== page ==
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Faster Feedback Using In-Memory Repositories

Delay DB persistence implementation when domain objects and relationships are in flux.

Originally published on . Last updated on .


One of my Twitch viewers was confused about the “Fake” and “In-Memory” Repositories I use, and wanted to know more about them. These are implementations of the Repository persistence pattern (from Domain-Driven Design), where we define an interface with methods to store and retrieve objects[1], but don’t specify how they’ll be stored. Here’s an example from my Ensemble registration system (aka MobReg):


public interface MemberRepository {

Member save(Member member);

Optional<Member> findByGithubUsername(String githubUsername);

Optional<Member> findById(MemberId memberId);

List<Member> findAll();
}

In-Memory repositories store objects in memory, instead of writing them to a database. They’re not suitable for production, but they are important for developing and testing your applications. If they’re used exclusively for unit testing, they’re called Fakes.

Faking It for Testing

Fakes are a type of Test Double used exclusively for tests that need to read and write to another object, like our Repository. We can isolate the code under test from the slowness and complexity of a real database repository by having the Fake store objects in memory.

I may write the Fake to only store a single object if that’s all the test needs (see this example from my Kid Money Manager project). Otherwise, I’ll use a Map implementation to store multiple objects, as in this example. Since a Fake mimics the real thing, there’s no need to alter any tests (or code) when we switch to the real thing for production. However, there may be subtle differences between our Fake and a database implementation (often around transactions), so I’ll write (only a few) tests to ensure the code works with both.

I’ll go deeper into developing database Repositories using Fakes in a future article.[2]

Fast Feedback

The In-Memory Repository is intended to substitute for the database Repository at runtime, so the application can be used in a realistic way. I use an In-Memory Repository under two conditions:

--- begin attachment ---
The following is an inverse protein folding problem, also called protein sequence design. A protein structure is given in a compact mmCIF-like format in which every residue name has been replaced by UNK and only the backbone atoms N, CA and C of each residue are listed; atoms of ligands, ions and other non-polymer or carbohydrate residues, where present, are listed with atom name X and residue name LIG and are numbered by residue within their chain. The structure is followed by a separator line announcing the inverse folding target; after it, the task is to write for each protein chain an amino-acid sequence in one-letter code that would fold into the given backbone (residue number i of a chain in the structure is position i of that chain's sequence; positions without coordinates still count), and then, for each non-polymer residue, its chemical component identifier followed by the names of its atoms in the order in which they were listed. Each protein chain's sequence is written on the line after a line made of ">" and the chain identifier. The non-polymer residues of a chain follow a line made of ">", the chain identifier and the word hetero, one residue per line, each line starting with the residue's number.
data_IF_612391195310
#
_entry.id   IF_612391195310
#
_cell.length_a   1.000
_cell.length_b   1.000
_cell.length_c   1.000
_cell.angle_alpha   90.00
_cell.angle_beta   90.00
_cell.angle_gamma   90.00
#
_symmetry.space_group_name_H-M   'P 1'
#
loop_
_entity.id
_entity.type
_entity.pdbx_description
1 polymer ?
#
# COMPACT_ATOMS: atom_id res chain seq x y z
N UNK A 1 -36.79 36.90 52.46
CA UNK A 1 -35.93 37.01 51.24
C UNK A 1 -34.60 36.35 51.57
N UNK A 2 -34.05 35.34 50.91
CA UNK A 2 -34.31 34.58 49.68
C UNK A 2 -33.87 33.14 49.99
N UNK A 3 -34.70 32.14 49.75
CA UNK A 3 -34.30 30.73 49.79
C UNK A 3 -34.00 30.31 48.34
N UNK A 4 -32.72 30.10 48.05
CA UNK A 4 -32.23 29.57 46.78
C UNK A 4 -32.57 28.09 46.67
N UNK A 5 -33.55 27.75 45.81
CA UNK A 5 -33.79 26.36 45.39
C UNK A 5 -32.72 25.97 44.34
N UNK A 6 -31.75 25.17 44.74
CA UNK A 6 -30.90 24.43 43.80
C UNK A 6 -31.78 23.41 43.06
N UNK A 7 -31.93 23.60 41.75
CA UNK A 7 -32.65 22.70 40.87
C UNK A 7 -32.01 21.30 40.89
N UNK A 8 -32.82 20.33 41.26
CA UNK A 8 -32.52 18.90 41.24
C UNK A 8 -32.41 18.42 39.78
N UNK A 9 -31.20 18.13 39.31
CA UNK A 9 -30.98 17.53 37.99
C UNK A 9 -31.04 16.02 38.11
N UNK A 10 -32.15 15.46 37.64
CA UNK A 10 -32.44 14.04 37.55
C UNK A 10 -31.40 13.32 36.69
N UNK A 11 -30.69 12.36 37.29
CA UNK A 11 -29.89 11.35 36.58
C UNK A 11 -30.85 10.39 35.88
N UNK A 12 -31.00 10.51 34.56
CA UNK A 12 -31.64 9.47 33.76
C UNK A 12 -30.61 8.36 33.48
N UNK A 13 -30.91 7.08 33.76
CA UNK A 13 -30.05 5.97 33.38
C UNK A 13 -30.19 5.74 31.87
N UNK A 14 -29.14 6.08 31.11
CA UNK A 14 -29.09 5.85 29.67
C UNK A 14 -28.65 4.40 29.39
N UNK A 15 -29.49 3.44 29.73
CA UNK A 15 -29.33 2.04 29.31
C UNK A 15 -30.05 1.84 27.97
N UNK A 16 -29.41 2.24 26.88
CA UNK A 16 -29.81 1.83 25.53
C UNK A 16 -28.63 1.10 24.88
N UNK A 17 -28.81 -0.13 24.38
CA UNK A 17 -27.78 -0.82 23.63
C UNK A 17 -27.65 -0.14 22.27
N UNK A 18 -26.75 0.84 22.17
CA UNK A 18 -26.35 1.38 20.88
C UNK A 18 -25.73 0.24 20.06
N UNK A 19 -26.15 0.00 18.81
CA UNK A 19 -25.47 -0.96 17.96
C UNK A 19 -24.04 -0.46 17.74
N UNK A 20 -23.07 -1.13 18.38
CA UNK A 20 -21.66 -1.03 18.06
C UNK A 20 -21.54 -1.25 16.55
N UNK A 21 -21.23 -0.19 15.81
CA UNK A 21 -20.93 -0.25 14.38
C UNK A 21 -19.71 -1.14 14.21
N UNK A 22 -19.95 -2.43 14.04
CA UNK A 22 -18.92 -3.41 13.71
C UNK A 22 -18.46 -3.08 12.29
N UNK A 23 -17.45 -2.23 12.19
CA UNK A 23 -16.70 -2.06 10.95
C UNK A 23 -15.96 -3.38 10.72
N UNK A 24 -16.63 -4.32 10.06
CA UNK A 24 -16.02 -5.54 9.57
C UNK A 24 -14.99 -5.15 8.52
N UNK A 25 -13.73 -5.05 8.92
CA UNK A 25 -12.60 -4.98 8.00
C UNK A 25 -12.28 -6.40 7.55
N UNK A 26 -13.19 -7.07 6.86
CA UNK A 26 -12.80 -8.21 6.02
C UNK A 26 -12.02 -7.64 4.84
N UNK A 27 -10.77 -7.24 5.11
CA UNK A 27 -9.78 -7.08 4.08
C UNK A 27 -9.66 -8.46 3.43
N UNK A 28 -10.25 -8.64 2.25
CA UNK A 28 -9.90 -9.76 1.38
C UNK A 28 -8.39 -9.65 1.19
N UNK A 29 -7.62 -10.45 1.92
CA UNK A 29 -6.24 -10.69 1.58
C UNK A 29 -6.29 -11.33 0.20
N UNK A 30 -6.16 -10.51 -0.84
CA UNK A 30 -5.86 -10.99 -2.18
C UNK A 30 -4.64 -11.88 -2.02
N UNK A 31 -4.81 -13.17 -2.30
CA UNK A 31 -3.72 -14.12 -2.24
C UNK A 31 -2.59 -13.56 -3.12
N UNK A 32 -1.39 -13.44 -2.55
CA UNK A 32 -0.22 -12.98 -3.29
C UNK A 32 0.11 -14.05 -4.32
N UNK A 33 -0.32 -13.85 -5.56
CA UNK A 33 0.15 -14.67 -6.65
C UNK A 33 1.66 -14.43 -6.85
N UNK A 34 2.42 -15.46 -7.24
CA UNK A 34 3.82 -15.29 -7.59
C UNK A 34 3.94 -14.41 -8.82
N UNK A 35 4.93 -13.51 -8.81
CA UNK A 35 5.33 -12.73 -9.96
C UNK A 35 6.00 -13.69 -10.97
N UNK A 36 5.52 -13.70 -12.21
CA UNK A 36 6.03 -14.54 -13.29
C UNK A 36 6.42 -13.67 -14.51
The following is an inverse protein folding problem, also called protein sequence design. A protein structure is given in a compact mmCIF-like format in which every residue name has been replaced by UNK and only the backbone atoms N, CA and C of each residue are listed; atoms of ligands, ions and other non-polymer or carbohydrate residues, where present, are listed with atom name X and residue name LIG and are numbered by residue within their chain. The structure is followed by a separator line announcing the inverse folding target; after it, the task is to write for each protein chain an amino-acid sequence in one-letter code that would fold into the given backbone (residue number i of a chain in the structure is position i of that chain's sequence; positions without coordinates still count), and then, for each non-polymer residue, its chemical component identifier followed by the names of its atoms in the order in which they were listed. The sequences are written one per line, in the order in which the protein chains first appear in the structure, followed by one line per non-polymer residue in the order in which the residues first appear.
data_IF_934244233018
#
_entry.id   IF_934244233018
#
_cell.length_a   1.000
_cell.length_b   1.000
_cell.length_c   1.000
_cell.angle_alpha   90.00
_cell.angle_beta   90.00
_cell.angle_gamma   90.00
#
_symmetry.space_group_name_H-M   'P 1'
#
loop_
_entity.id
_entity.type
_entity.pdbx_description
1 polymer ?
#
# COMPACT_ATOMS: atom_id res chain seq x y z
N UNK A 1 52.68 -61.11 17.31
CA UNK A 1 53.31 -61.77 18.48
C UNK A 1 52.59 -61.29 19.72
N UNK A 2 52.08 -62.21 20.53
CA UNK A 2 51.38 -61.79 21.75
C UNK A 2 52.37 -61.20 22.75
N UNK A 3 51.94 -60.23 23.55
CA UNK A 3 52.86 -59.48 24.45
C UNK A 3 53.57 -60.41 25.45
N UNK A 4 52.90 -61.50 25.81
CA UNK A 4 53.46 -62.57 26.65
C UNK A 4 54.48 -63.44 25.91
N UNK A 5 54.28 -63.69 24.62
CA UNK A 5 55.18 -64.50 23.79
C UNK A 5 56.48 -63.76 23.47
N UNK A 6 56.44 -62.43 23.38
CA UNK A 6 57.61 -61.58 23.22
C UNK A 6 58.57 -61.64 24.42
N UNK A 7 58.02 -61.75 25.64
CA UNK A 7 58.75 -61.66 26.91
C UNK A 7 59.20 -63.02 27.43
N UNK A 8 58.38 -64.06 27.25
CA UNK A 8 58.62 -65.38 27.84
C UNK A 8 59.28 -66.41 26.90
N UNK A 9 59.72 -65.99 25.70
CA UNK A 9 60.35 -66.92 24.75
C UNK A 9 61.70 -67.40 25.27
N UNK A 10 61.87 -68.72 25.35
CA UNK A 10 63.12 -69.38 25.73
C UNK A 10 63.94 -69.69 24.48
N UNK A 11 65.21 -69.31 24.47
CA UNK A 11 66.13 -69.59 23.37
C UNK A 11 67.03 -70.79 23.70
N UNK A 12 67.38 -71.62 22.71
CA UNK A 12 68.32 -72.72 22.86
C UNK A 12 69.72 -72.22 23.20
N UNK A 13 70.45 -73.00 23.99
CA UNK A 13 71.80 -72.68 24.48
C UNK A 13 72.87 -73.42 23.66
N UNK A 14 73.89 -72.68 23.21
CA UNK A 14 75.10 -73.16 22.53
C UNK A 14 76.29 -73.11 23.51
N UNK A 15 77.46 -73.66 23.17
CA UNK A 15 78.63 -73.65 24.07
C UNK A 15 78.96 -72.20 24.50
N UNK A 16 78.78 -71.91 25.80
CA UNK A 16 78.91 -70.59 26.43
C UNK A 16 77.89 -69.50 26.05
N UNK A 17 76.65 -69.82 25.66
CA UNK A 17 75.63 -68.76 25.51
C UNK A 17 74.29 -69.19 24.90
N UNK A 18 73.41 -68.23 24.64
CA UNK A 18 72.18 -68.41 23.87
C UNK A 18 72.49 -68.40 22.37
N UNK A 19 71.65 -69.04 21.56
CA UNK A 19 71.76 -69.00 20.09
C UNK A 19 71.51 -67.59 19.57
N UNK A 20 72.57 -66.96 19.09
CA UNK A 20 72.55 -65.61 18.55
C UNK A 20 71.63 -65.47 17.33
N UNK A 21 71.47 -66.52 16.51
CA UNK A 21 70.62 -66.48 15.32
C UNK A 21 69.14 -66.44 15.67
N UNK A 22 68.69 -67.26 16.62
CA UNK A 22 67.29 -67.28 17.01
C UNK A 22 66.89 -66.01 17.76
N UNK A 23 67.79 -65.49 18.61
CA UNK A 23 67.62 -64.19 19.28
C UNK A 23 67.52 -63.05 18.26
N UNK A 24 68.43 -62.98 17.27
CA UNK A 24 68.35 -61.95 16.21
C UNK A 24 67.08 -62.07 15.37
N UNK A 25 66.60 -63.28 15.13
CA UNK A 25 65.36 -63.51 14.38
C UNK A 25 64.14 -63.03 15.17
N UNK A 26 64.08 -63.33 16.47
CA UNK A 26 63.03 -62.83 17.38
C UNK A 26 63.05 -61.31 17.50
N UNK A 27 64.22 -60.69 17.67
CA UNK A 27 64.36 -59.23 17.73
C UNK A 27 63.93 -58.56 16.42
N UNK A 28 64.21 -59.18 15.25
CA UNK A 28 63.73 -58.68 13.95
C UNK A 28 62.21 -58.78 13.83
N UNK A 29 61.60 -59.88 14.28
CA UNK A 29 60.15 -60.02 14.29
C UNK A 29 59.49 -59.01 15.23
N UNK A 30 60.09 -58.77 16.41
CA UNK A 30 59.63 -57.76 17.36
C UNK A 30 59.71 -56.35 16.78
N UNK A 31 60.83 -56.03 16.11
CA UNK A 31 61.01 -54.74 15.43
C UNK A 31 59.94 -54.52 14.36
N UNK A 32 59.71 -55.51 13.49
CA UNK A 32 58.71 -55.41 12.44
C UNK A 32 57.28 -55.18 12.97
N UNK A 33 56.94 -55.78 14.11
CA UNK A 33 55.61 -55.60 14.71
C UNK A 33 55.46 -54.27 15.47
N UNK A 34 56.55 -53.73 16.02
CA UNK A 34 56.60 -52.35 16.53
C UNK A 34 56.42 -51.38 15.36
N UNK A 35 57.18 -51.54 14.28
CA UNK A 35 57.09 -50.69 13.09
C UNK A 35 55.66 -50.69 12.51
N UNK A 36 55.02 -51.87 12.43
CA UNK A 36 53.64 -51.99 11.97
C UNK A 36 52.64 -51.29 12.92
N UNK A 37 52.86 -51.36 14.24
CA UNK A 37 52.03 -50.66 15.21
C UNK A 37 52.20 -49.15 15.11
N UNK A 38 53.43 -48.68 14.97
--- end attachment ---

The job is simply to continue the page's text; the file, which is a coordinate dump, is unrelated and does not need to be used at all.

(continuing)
• When the application domain is changing a lot, and,

  • I’m not ready to commit to the database schema I need for production.

I can get quick feedback on changes to the Domain objects without spending the time to constantly update the database Repository code.

At a minimum, the in-memory implementation needs a way to find objects by their ID. Using a ConcurrentHashMap makes this easy and protects against potential race conditions. If the Repository interface has other “finder” methods, e.g., findByFirstName(), I will manually write those (as in this example). If I’m concerned the “finder” methods are complicated[3] and might not work correctly, I’ll write them via test-driven development (TDD).

Once I’m happy with the way the application works, I can switch to writing the database version. I’ll create migration scripts for the database and test them, usually using Test Containers. Finally, I’ll change the configuration to use these “real” Repository implementations, and manually check the application for any issues. I rarely find any at this point, so I then push to production. I’ve had zero bugs in production following this process, as part of my overall test-driven development process.

Should They Stay, or Go?

While developing MobReg, I found I switched to in-memory repositories so often that I created a specific configuration option to make it easier. Eventually, I’ll remove the in-memory versions once the object structure becomes stable (though that may not happen for a while!). For now, the quick feedback cycles are worth the minimal overhead of maintaining them.

If you want to watch me work on MobReg, or ask questions, join my Discord community.


  1. Technically Repositories store and retrieve Aggregates, but that’s a whole separate article. Or three. ↩︎

  2. Want to see this article sooner? Let me know on Twitter or Discord. ↩︎

  3. Be careful, if you find yourself implementing complicated Fake Repositories, you might be doing too much, or you may need to limit testing that aspect of the Repository to a real database. ↩︎


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